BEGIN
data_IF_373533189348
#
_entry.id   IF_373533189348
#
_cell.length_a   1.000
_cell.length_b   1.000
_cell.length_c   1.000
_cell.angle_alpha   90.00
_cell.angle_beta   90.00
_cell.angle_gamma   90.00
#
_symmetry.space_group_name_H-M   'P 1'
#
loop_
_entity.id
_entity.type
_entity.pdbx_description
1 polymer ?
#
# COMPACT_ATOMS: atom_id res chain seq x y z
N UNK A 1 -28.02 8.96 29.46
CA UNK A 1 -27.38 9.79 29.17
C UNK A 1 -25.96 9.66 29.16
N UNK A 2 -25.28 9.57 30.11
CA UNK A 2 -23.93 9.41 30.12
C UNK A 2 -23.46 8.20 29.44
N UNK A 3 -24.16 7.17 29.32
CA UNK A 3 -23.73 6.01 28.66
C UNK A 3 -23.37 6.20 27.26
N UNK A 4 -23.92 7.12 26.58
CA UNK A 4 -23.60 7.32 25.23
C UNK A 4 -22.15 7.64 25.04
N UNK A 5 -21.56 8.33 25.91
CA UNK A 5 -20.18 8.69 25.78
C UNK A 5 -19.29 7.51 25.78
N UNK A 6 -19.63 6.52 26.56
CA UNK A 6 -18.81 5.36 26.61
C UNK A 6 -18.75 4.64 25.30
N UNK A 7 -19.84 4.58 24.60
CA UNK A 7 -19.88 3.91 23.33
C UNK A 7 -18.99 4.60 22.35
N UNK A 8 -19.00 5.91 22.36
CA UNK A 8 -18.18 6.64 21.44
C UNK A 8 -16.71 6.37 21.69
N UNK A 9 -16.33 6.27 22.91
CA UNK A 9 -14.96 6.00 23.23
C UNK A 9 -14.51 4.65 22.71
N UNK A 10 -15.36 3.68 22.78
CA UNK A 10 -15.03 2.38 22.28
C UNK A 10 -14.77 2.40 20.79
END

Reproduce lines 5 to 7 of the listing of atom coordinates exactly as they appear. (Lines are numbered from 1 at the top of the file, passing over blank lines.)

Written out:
_cell.length_a   1.000
_cell.length_b   1.000
_cell.length_c   1.000